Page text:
NASA's Social Media Spacebook
While listening to 73-year old composer Philip Glass perform a solo piano concert the other night I was reminded of his repetitive chord and score structure and a connection to Web 2.0 design. The webmaster at NASA’s Goddard Space Flight Center, Emma Antunes, said recently that she embraces Web 2.0 technologies and tools to ” help agencies become more efficient and effective. “ She sees Spacebook, her new NASA project, as a means for advocating social media collaboration and extending existing tools that make it easier for people of multiple disciplines to work together. Designing the code and tools for Spacebook had distinct challenges for user implementation and likable interface. A basic premise was the understanding that even though web tools are designed to be simple, they cannot be a “one-size-fits all” approach because people use various tools for what they want in science. ” Twitter for some things, Facebook for others, Slideshow for other aspects.”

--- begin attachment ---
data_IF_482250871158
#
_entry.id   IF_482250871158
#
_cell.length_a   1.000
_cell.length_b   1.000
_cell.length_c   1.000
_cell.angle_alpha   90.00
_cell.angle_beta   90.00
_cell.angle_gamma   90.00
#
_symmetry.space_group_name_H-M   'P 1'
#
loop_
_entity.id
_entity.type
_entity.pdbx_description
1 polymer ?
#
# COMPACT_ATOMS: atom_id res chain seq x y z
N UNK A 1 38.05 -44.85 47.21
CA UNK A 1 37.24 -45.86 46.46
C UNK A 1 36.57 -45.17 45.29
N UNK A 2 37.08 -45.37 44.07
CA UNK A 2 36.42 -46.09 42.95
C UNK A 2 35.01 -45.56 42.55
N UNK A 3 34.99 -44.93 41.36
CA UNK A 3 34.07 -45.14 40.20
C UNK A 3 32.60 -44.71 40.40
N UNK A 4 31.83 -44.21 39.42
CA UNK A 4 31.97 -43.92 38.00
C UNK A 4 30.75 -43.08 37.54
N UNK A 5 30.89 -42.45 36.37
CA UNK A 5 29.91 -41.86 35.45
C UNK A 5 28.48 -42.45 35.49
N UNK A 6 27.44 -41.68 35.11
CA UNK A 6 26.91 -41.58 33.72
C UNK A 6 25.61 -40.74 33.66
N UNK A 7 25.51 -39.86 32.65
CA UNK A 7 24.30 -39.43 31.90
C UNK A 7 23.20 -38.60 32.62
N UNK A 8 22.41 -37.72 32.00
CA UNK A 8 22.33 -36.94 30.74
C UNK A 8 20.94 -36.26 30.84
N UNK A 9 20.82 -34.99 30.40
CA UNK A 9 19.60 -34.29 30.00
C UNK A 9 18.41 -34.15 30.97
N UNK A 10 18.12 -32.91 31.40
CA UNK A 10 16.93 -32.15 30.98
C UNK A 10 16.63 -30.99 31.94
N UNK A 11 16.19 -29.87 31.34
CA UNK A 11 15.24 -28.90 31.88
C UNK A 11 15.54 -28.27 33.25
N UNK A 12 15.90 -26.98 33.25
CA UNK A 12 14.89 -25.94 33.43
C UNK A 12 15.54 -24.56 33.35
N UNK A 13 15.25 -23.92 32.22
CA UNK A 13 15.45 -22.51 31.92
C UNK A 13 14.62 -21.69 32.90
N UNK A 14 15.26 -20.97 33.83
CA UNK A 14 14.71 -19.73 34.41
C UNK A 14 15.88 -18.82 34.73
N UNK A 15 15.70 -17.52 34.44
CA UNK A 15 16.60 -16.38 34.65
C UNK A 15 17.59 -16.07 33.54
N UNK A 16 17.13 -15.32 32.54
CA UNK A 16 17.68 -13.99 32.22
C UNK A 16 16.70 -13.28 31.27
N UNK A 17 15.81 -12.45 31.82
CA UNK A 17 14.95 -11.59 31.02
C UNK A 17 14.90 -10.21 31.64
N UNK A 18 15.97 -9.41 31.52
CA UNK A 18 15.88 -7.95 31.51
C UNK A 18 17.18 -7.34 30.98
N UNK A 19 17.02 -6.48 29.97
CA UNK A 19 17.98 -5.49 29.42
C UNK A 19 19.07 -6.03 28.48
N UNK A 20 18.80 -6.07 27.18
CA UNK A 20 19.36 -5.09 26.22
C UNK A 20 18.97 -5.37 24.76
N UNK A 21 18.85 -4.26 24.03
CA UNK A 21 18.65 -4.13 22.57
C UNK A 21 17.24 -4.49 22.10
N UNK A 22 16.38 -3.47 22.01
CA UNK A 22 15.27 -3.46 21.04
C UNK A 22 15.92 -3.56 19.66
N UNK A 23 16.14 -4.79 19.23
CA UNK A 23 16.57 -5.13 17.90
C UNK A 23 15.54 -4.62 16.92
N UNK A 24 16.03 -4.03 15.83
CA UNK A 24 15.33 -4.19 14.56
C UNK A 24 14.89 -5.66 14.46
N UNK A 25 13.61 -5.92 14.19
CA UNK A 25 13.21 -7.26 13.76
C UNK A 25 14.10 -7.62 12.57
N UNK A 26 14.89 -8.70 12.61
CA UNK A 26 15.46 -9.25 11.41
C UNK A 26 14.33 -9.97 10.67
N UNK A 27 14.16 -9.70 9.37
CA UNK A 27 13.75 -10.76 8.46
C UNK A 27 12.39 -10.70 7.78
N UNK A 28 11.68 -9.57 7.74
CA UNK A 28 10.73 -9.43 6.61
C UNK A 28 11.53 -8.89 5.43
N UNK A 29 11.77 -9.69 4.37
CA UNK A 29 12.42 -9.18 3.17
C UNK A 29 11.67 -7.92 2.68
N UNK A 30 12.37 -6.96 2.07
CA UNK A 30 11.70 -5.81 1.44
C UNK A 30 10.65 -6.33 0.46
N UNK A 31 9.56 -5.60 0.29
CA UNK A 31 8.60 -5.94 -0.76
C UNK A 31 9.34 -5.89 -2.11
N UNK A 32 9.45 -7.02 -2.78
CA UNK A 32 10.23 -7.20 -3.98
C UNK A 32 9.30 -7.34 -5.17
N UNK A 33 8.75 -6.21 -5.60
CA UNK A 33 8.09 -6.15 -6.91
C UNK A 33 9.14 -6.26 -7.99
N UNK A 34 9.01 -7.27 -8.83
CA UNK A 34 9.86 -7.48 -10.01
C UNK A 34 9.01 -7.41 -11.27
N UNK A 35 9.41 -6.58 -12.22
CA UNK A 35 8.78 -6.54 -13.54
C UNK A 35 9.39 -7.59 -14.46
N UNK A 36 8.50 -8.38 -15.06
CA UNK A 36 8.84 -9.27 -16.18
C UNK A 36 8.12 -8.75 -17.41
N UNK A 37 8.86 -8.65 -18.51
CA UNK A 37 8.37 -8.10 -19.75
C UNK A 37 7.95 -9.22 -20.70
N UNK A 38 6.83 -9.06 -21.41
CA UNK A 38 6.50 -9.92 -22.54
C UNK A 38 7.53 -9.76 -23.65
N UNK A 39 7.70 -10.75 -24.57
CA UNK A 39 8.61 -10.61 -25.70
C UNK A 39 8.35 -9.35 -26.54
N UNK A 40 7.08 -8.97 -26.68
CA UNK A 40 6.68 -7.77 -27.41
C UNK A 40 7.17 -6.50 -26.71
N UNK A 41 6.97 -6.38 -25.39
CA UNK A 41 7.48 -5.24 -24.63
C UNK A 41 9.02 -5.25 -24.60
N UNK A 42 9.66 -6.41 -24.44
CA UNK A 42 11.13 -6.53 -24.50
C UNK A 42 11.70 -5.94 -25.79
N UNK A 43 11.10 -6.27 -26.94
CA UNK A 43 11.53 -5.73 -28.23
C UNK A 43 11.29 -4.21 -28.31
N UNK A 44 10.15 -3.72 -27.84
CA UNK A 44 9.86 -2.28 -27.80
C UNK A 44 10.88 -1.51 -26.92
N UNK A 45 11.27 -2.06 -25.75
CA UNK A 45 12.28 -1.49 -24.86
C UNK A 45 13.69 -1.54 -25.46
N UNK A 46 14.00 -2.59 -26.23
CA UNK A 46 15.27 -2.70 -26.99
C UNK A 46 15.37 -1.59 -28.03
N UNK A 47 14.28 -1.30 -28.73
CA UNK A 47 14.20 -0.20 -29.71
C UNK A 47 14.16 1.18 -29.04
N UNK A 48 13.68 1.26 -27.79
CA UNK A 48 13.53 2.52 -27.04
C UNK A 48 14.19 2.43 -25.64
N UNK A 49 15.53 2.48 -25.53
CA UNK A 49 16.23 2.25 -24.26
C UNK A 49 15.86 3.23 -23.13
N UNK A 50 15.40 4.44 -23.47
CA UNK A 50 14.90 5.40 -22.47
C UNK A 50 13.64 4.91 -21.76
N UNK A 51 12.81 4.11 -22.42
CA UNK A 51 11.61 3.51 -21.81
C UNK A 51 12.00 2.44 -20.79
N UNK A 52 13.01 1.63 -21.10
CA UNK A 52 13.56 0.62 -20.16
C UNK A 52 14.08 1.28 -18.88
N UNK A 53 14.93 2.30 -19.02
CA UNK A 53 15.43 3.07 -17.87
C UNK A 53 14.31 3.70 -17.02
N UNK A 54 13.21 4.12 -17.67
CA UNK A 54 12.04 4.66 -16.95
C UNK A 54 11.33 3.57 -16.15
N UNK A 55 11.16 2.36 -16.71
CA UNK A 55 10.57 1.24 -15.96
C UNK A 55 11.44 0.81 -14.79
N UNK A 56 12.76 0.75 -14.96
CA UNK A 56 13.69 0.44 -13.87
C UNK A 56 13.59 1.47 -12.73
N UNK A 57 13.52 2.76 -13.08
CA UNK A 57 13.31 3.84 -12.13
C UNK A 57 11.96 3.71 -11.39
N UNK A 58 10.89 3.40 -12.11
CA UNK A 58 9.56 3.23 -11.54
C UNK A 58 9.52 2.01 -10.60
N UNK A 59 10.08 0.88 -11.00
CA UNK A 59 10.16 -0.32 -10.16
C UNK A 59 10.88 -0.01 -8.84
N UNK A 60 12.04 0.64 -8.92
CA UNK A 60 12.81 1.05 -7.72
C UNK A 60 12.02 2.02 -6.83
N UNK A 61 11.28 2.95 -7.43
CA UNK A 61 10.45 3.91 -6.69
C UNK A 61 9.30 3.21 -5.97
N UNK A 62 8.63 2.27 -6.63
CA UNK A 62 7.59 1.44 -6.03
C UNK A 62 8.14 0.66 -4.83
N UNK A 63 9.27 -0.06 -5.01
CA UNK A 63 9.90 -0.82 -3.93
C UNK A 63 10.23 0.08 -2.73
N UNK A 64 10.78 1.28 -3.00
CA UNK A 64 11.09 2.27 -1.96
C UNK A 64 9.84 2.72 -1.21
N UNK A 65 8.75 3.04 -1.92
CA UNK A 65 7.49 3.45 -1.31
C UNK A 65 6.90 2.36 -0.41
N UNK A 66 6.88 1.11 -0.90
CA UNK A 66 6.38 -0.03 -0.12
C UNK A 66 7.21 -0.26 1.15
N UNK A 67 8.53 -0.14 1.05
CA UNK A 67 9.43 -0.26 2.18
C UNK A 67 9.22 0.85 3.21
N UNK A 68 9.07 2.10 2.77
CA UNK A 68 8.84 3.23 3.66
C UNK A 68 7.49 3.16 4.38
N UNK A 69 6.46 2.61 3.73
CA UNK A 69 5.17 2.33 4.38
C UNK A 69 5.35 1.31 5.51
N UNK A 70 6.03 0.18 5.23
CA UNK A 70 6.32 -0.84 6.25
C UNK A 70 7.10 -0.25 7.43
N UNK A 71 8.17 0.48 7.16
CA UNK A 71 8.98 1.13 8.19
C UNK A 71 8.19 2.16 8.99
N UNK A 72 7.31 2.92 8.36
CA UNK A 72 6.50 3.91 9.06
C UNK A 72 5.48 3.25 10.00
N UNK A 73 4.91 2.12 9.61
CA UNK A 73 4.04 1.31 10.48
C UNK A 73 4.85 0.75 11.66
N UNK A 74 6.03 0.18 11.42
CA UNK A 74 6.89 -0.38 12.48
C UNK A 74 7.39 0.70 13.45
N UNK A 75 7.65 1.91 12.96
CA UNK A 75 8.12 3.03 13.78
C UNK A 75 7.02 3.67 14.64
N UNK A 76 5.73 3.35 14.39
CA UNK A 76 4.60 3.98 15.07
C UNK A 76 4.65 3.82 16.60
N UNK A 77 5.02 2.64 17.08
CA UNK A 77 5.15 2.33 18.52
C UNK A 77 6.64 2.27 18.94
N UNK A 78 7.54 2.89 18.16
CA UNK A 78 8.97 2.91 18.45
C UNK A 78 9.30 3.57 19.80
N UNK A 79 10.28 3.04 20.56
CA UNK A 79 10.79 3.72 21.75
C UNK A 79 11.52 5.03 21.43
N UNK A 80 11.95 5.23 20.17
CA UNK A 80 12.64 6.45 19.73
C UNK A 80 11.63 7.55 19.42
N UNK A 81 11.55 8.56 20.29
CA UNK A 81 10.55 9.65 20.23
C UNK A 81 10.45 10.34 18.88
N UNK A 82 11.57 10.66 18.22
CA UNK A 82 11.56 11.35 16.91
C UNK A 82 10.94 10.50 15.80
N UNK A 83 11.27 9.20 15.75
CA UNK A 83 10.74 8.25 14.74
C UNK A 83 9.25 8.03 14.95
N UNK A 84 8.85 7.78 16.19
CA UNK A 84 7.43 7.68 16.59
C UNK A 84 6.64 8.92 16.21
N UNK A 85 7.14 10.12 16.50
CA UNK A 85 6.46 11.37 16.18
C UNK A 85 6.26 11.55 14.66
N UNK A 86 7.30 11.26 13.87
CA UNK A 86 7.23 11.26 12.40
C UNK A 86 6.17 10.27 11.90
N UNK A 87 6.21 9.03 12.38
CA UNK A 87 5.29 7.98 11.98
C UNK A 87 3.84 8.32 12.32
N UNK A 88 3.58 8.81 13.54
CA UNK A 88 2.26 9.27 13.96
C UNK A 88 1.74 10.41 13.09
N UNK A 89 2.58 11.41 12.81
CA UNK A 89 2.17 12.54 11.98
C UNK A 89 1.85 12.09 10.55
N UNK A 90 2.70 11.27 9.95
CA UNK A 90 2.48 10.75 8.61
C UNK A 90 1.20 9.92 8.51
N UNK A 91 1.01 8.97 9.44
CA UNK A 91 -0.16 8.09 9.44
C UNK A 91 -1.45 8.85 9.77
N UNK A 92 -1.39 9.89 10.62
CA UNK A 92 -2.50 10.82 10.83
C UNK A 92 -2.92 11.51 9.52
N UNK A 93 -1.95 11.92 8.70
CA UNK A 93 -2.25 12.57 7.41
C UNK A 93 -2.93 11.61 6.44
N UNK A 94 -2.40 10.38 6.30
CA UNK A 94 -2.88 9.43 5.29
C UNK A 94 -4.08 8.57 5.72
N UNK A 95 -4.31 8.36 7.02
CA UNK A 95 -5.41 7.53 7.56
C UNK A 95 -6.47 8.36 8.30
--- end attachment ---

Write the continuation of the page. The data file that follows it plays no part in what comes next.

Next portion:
Jean-Claude Bradley, a chemistry professor at Drexel University, emphasized at a talk at Goddard that he uses “open-notebook science.” He records and posts experiments to YouTube, sample pictures on Flickr and stores the data on Google spreadsheets. A comment that showed versatility and change of structure and form not unlike Glass’s score adaptation in staging Kafka’s “The Metamorphosis”. This design integration using, in Bradley’s case, free tools for scientific results is so comparable to Glass and his constant separate cord repetition to equal a whole collaboration. Web design begins to take collaborative shape and influence when separate tools engage different perspectives such as here at NASA’s scientific Spacebook. Chained or joined together, this type design, just like music, can lead to unique effectiveness.
Federal Computer Week, Social Media for Collaboration, (March,22,2010, Volume 24, Number 6) p.10., http://www.fcw.com.